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The parable of the Prodigal Son
Mary Raschko

characterise themselves as outside the institutional Church while employing academic arguments and often spreading clerical texts to lay audiences. Somerset’s analysis includes Langland and Trevisa as extraclergial writers, but she calls Wycliffites its ‘most prominent and most extreme proponents’. See Somerset, Clerical Discourse and Lay Audience in Late Medieval England (Cambridge: Cambridge University Press, 1998), pp. 17–18. 14 Somerset uses the term lollard to refer to texts ‘influenced by the writings of John Wyclif, often in ways that attention to questions asked in

in The politics of Middle English parables
The parables of the Wedding Feast and Great Supper
Mary Raschko

common tendency to connect the expelled figure with sinful clerics and to use the parable to ‘interrogate the institutional church’.9 While I agree that the parable held special interest for clergy, especially as retold in Cleanness, the questions and debates it provoked go far beyond clerical or even lay conduct. Narrowly focused on the expelled man, Staley’s analysis, like many others’, takes for granted that the host acts justly. If we shift our attention from the figure expelled to the one who expelled him, we find that the parable presents an intellectual quandary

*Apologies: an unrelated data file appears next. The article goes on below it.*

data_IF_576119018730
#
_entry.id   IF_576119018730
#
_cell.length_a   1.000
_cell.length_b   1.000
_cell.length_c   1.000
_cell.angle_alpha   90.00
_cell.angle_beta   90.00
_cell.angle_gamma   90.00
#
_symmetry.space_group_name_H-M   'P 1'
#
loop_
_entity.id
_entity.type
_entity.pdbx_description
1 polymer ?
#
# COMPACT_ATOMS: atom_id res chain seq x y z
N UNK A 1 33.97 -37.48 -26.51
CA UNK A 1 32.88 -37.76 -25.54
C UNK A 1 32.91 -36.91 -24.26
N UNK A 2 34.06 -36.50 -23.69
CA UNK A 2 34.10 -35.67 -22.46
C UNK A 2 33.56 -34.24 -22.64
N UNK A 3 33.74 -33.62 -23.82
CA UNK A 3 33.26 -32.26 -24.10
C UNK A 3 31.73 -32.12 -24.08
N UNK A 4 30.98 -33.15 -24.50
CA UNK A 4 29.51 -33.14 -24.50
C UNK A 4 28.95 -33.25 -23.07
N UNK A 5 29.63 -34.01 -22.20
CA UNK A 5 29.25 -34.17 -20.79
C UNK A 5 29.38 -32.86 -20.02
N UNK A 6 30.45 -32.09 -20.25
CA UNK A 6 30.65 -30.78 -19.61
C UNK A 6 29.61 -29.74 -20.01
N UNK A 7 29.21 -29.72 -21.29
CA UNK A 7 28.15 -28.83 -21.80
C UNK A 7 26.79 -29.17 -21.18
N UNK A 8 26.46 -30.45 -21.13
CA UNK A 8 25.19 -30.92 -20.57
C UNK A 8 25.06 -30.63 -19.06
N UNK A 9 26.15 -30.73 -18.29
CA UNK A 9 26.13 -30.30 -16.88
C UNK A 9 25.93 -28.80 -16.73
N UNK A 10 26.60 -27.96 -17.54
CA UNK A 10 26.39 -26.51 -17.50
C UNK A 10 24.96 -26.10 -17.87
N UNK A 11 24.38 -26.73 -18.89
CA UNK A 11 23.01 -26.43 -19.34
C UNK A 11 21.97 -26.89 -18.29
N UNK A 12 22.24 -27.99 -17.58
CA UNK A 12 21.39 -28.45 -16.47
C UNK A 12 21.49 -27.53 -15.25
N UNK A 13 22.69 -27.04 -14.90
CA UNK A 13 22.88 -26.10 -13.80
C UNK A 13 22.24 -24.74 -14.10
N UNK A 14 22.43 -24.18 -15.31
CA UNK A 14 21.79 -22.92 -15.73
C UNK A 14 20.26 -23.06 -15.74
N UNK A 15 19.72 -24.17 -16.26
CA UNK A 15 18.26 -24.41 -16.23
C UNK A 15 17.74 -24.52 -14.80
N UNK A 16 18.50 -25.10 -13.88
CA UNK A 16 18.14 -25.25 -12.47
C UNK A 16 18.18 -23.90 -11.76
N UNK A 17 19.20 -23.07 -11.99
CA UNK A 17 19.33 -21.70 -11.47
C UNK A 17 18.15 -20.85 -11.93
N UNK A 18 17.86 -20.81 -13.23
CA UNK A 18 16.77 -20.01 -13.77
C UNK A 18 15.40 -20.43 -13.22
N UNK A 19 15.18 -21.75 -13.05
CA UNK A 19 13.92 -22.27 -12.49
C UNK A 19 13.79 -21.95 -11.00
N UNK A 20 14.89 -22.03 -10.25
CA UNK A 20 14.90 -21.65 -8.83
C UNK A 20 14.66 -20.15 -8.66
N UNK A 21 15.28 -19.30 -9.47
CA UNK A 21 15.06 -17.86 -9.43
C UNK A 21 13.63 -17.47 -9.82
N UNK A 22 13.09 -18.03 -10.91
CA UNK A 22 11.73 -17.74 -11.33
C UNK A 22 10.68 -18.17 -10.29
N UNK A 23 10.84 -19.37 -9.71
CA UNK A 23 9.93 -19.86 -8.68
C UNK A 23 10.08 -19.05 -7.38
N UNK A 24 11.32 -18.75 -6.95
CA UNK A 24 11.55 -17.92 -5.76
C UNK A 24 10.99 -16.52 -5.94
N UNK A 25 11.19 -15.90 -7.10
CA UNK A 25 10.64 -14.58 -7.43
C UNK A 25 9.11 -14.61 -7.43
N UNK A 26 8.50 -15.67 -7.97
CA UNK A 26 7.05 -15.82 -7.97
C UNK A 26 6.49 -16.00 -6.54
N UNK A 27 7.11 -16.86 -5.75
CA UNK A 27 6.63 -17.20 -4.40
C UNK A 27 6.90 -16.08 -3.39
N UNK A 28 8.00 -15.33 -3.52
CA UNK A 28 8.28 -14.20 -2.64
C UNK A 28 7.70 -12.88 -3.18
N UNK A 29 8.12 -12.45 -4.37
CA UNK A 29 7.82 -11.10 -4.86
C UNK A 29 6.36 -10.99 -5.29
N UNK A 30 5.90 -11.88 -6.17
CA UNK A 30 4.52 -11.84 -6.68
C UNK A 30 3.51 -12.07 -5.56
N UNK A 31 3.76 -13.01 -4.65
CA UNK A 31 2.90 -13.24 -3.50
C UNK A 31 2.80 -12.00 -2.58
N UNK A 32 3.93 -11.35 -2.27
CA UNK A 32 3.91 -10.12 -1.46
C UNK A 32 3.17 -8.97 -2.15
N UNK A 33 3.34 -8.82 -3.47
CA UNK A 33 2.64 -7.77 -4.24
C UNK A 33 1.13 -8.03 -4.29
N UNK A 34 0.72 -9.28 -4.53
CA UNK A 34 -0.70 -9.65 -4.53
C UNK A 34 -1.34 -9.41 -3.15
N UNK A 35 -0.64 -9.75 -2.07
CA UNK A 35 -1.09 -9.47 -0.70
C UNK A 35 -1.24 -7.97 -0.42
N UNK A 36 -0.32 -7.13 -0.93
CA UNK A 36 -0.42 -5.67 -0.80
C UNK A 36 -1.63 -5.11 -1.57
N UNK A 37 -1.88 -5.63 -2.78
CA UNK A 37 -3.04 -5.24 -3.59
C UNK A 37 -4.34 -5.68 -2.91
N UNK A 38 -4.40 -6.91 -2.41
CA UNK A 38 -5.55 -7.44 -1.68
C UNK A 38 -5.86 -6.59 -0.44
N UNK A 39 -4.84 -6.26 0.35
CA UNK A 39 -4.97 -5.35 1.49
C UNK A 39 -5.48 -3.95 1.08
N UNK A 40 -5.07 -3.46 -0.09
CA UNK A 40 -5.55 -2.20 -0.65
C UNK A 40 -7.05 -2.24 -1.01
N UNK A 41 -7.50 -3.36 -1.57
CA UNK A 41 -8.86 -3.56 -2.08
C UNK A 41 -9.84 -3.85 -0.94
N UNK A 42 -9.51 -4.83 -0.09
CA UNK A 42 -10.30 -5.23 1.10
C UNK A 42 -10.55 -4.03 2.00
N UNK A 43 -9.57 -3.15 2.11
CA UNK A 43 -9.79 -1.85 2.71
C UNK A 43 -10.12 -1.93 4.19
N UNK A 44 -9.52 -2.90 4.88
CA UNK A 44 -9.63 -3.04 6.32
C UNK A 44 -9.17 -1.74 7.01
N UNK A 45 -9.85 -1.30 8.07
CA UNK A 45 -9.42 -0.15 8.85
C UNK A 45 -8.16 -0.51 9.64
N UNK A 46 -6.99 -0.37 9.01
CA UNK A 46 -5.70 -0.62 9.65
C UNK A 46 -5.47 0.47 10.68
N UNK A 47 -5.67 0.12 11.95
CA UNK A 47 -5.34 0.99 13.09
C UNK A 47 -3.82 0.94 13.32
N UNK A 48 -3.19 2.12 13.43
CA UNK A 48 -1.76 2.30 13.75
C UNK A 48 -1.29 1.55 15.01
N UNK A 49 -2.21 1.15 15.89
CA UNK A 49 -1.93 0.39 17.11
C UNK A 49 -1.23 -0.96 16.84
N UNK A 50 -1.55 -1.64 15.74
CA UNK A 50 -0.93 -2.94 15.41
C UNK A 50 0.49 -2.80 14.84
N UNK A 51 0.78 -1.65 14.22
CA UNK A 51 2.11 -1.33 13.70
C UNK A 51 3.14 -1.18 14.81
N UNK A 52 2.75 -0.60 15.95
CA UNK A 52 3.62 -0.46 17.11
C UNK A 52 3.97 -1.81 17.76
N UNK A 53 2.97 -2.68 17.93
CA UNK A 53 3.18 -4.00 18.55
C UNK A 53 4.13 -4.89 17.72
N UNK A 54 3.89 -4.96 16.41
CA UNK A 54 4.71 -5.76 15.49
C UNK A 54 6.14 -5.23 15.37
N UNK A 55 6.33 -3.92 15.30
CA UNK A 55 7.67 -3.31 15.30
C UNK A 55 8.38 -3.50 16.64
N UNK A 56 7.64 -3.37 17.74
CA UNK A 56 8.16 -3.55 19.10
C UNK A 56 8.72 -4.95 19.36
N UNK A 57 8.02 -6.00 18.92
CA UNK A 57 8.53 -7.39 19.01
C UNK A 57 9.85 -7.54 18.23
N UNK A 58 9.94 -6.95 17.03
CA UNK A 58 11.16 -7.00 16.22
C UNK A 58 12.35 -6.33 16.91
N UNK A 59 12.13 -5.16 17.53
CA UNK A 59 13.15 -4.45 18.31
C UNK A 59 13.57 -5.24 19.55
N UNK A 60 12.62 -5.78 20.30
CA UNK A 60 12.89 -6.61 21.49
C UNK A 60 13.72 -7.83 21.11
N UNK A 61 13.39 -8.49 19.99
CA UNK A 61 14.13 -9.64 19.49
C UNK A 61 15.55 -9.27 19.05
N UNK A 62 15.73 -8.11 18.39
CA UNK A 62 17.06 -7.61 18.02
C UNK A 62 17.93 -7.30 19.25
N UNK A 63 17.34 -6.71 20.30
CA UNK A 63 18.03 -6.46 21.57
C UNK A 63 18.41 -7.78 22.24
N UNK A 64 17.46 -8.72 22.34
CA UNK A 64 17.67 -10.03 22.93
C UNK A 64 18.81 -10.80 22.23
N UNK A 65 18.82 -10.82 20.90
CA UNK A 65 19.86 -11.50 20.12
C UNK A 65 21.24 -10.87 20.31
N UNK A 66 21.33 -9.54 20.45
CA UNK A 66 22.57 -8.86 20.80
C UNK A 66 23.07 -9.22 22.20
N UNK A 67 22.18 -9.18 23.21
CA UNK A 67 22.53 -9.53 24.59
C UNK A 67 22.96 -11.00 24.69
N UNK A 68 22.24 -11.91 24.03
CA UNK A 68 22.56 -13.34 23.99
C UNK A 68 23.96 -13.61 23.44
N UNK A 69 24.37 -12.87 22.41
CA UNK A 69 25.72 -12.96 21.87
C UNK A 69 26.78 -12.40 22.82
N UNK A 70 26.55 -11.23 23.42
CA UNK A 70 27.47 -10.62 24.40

in The politics of Middle English parables
Placing the people at the heart of sacred space
Laura Varnam

enter the material church physically but lacking membership of the true spiritual church. This ties in to the dedication sermon in which the first definition of the church is ‘men þat shulen be saved’. While on earth, the predestined mingle with the damned in the material church which, rather than a sacred space, is merely a place where ‘boþe gode and yuel’ gather, as the dedication sermon states. There is a clear distinction, then, between the ‘visible, institutional church and the invisible community of those who will be saved’, as J. Patrick Hornbeck argues.37 And

in The church as sacred space in Middle English literature and culture